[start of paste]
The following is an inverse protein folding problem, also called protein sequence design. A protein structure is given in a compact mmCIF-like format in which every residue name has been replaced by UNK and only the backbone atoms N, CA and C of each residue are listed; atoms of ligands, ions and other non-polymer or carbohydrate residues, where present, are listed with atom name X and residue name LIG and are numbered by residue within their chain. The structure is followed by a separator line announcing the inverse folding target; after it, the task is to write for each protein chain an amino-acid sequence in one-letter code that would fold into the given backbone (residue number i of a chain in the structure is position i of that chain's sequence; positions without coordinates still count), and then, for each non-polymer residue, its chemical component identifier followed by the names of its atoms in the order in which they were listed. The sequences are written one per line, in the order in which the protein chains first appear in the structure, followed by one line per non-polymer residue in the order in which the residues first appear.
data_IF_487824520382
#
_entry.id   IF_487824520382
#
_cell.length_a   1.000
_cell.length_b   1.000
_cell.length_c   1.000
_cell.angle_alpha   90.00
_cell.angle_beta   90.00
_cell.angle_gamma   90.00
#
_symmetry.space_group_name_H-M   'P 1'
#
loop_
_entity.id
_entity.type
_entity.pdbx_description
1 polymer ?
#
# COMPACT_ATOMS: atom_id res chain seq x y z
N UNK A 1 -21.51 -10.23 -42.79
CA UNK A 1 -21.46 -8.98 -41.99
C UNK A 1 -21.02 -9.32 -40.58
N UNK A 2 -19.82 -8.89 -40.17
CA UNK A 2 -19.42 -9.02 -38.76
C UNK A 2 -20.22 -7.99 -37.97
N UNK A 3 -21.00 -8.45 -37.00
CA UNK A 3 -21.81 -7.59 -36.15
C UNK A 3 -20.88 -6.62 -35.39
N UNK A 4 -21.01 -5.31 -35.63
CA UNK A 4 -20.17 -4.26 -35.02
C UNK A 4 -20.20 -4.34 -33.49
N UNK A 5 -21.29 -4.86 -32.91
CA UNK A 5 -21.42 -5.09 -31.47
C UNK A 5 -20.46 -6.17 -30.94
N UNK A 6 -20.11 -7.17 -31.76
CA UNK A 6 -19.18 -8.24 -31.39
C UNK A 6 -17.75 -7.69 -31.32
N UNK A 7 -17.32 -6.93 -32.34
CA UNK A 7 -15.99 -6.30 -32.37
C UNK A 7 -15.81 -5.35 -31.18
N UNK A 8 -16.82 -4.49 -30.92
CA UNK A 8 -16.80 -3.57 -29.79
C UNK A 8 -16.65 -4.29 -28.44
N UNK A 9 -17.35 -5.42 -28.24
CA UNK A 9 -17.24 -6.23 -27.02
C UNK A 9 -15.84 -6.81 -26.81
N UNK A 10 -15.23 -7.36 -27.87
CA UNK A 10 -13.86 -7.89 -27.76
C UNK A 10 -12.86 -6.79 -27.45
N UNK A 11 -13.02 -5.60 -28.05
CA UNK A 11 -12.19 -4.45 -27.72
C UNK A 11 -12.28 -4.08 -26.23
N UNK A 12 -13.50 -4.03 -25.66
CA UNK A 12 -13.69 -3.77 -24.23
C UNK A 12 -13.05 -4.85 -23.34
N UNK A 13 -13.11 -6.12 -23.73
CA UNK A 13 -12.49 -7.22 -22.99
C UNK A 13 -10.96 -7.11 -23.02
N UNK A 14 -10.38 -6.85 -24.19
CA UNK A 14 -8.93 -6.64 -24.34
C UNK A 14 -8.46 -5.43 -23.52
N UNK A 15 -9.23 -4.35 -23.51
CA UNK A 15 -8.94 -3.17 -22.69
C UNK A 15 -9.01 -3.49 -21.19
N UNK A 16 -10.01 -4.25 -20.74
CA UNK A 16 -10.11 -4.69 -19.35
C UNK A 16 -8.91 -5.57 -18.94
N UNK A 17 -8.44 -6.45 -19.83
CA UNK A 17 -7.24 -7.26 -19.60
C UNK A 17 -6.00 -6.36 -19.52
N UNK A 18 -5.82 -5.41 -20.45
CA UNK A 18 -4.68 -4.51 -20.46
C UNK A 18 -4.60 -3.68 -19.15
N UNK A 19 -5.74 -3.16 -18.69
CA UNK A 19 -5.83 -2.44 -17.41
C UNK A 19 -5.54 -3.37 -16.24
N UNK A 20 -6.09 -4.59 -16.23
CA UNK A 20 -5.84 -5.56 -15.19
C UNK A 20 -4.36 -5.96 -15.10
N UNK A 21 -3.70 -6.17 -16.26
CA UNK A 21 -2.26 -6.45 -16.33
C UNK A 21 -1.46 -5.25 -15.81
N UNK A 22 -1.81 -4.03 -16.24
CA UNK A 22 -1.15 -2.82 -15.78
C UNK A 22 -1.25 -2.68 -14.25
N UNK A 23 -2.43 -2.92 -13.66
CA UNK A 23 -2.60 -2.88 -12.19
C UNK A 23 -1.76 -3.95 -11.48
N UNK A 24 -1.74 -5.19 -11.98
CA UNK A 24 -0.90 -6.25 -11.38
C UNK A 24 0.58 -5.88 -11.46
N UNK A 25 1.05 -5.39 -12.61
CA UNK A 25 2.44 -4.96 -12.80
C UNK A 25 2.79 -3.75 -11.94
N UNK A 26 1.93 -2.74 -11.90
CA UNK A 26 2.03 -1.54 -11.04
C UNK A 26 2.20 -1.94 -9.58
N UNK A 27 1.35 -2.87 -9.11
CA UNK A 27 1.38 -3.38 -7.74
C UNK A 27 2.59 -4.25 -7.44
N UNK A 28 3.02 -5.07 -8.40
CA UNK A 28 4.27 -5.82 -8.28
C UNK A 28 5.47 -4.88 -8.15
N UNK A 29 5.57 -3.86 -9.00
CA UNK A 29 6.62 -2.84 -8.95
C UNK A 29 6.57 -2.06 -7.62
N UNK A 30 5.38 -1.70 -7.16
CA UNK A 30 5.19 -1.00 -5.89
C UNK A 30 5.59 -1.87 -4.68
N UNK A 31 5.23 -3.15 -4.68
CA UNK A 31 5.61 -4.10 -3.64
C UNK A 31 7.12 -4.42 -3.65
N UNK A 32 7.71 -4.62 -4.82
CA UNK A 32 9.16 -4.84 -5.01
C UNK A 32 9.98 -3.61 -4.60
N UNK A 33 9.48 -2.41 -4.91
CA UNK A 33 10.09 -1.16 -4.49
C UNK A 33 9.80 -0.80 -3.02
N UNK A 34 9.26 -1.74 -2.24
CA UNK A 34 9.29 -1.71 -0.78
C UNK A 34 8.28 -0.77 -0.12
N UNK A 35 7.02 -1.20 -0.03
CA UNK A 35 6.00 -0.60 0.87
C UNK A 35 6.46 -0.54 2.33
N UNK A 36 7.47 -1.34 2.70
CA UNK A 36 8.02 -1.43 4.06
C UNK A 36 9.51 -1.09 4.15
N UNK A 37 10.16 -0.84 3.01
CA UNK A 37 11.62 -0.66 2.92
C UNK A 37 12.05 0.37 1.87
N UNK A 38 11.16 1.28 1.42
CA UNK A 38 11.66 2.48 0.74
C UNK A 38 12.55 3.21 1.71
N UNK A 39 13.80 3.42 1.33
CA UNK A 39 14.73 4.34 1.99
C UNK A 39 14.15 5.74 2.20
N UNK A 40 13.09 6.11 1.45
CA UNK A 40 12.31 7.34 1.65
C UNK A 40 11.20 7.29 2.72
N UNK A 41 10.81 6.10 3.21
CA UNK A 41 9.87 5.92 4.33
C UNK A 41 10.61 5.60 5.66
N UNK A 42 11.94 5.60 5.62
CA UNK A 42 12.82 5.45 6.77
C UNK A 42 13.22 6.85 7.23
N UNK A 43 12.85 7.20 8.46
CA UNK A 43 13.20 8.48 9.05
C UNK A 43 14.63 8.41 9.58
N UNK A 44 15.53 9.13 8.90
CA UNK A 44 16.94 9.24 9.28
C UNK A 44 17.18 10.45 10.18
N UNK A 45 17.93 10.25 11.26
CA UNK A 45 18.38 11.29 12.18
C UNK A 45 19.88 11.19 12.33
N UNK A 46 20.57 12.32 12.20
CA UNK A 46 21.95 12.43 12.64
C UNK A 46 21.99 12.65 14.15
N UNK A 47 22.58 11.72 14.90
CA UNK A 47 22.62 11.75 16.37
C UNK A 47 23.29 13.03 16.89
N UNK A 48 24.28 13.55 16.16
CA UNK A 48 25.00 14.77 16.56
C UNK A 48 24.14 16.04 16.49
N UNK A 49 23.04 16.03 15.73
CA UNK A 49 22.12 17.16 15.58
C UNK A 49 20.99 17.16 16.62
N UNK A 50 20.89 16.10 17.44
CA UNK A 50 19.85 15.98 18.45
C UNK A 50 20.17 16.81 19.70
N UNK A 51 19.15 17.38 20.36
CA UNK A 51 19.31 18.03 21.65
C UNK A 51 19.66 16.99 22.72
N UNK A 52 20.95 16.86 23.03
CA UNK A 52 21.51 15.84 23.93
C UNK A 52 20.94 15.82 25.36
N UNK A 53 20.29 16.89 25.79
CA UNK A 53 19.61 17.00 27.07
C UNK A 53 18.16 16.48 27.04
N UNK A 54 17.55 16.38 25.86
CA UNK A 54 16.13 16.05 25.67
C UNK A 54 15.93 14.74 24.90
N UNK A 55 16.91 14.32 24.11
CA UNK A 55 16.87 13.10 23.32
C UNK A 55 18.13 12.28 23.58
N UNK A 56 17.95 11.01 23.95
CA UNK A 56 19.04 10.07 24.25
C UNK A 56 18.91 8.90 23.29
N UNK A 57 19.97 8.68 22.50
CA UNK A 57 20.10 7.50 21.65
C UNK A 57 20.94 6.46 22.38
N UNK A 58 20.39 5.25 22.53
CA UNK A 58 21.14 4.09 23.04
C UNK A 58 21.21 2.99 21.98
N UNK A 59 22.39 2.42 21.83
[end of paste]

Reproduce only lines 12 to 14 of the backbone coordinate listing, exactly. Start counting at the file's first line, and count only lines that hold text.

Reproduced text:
#
_symmetry.space_group_name_H-M   'P 1'
#